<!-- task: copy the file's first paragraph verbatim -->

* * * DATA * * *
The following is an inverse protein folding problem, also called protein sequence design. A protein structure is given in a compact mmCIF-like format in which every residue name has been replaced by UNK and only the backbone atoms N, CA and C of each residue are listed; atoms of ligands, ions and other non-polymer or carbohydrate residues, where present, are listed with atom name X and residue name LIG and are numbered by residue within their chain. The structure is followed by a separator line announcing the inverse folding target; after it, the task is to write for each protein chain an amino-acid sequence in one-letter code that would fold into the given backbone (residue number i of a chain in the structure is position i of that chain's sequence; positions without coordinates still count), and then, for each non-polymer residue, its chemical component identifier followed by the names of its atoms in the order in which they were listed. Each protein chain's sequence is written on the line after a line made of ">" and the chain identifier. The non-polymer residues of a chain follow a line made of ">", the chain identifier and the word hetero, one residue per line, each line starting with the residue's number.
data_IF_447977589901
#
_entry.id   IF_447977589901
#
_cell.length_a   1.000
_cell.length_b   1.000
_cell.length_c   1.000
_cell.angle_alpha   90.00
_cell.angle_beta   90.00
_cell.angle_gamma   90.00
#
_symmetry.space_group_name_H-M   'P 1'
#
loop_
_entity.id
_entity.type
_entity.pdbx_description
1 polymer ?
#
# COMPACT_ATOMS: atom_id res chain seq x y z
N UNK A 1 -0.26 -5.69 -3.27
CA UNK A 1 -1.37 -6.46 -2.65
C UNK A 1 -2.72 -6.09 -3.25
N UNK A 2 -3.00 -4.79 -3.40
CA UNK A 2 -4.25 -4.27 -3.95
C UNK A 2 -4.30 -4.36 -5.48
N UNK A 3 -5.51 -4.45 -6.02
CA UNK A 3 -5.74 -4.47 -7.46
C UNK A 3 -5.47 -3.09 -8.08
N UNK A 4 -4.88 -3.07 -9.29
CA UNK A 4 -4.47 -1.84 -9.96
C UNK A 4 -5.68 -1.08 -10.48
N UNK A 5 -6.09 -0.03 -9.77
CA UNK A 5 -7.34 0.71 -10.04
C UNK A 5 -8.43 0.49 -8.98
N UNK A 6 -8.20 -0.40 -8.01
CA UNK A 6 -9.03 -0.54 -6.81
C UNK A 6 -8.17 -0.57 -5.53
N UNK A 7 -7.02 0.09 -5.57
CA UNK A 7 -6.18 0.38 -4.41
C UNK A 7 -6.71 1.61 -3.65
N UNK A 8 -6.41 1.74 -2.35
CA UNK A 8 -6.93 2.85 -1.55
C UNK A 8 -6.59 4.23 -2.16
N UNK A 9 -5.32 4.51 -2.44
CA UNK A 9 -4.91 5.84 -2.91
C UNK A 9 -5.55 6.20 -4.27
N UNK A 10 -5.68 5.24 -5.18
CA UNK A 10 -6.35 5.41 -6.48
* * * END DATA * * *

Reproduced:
The following is an inverse protein folding problem, also called protein sequence design. A protein structure is given in a compact mmCIF-like format in which every residue name has been replaced by UNK and only the backbone atoms N, CA and C of each residue are listed; atoms of ligands, ions and other non-polymer or carbohydrate residues, where present, are listed with atom name X and residue name LIG and are numbered by residue within their chain. The structure is followed by a separator line announcing the inverse folding target; after it, the task is to write for each protein chain an amino-acid sequence in one-letter code that would fold into the given backbone (residue number i of a chain in the structure is position i of that chain's sequence; positions without coordinates still count), and then, for each non-polymer residue, its chemical component identifier followed by the names of its atoms in the order in which they were listed. Each protein chain's sequence is written on the line after a line made of ">" and the chain identifier. The non-polymer residues of a chain follow a line made of ">", the chain identifier and the word hetero, one residue per line, each line starting with the residue's number.